We recommend looking at solar if you’re planning to be in your home for at least a few years, if not more.

Solar’s Return Isn’t Immediate: Patience Pays Off

Like any good investment, solar energy has a payback period. The financial benefits accrue over time through savings on your energy bills, and not instantly.

When you go solar with financing, you get a monthly payment for solar instead of having to pay for it all upfront. This payment is usually around the same price, or a bit lower than your usual utility bill. When your solar payment goes below the cost of your utility bill, the savings start to rack up.

Installation Challenges: A Note to DIY Enthusiasts

While we applaud the DIY spirit, installing solar panels is a complex process requiring a range of knowledge from different disciplines.

This includes contractors, electricians, designers, and a whole host of other professionals.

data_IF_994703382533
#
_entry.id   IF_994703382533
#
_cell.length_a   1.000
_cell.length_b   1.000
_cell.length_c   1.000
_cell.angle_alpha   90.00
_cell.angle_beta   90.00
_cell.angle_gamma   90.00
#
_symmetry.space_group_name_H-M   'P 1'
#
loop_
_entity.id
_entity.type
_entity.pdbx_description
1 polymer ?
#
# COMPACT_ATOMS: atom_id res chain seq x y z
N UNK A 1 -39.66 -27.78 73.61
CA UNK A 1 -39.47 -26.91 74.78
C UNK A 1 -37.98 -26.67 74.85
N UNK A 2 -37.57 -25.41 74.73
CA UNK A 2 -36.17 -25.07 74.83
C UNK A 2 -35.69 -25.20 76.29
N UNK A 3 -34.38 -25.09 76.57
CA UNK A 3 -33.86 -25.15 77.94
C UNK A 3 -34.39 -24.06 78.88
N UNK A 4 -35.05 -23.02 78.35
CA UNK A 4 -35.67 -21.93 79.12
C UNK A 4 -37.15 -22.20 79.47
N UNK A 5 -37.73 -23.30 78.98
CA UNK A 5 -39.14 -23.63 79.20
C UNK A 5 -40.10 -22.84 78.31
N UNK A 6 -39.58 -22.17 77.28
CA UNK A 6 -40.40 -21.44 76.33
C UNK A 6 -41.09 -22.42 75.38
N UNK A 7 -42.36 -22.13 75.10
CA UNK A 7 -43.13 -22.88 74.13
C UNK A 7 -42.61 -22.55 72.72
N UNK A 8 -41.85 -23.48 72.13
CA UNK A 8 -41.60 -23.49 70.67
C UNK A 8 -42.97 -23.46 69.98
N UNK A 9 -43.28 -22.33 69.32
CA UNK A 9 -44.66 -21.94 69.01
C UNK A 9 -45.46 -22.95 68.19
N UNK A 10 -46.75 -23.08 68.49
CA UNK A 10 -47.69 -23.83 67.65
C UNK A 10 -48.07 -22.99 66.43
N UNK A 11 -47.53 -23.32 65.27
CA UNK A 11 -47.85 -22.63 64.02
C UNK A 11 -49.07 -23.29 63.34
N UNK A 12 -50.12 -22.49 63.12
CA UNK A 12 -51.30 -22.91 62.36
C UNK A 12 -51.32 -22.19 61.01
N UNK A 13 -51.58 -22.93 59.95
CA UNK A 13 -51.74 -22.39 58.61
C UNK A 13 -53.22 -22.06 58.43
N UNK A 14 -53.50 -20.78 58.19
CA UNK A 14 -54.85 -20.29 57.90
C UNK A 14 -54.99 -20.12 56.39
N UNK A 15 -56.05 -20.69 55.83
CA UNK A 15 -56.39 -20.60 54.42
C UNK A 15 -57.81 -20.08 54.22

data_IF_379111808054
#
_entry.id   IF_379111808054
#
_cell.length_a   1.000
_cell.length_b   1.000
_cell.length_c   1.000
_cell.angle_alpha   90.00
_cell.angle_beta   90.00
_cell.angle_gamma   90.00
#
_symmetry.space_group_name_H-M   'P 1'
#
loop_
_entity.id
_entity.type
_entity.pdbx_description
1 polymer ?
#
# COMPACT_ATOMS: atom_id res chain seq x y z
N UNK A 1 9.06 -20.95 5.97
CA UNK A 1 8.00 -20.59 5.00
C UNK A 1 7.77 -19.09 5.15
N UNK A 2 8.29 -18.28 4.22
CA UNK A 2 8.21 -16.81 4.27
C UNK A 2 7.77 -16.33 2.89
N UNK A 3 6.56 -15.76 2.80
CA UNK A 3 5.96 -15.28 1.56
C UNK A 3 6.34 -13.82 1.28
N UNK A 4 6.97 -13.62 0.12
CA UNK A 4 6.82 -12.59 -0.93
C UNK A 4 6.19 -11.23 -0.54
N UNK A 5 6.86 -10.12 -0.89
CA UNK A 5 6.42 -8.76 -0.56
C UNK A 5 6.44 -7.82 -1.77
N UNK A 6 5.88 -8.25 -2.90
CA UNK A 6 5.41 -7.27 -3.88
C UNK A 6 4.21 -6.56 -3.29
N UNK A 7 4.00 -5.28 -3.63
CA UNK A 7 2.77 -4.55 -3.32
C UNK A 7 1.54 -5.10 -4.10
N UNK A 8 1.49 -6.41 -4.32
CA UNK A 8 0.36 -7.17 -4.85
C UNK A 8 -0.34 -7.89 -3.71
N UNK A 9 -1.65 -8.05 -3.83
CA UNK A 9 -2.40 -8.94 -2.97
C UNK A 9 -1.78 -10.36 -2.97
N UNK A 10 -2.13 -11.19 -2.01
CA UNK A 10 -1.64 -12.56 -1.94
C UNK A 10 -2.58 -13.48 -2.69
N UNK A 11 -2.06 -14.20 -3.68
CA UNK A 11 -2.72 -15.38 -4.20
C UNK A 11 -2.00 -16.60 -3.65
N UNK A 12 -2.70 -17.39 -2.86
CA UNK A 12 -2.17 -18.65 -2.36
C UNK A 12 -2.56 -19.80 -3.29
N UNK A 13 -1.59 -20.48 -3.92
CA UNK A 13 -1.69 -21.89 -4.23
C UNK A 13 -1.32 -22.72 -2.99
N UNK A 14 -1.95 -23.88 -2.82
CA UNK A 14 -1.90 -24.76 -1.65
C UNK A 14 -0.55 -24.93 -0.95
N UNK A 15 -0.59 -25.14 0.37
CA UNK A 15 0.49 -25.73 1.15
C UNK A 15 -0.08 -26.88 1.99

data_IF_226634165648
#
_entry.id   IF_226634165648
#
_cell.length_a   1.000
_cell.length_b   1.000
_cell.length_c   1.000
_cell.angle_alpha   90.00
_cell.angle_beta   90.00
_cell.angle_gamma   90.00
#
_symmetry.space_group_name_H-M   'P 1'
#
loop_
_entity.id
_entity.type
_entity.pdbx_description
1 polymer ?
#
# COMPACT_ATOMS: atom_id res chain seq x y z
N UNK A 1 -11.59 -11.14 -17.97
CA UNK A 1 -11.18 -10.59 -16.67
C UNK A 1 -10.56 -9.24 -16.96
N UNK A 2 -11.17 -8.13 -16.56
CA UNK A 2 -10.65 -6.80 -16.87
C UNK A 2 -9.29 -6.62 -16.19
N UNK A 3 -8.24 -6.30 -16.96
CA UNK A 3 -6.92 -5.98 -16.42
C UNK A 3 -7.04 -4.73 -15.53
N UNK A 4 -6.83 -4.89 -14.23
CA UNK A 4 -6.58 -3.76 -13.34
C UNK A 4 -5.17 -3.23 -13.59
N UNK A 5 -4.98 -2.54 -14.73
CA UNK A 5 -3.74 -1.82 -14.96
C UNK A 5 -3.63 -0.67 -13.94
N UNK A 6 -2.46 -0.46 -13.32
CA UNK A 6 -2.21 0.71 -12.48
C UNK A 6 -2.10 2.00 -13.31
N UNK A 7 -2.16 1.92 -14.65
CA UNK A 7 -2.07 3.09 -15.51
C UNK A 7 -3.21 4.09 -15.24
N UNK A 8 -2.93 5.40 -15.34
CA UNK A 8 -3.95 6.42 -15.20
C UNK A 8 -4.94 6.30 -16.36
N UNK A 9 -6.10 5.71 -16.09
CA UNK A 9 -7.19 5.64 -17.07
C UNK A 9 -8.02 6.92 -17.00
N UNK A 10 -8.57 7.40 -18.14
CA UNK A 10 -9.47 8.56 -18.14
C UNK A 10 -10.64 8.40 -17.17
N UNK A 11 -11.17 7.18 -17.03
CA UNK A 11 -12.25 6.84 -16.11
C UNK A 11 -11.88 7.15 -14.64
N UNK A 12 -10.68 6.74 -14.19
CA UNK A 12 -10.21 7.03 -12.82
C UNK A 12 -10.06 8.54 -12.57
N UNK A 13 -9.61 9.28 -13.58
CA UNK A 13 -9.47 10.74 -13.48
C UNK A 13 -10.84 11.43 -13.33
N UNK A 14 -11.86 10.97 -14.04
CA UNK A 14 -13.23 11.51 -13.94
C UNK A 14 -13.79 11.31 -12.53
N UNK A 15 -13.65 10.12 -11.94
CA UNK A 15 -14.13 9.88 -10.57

Most homeowners would benefit from professional installation to ensure safety, efficiency, and code compliance.

So, is solar worth it after all?

Now that you’ve seen some of the benefits and challenges to going solar, you might be wondering if solar is worth. While we can’t say if it would be worth it for you, we did prepare a video outlining the instances when solar might not be worth it.

If you have more questions, feel free to reach out to us. Obviously we help people go solar all the time, but we also tell people when not to go solar. If you want us to take a look at your situation, and ask you a few questions to see if solar makes sense for you, feel free to give us a call!

If calls aren’t your thing, you can start with our free Solar Score quiz which gives you a score to tell you if solar is a good fit.

Find your solar score in 5 minutes.

You may be more well suited than you think. Get your solar readiness score.

Continue Reading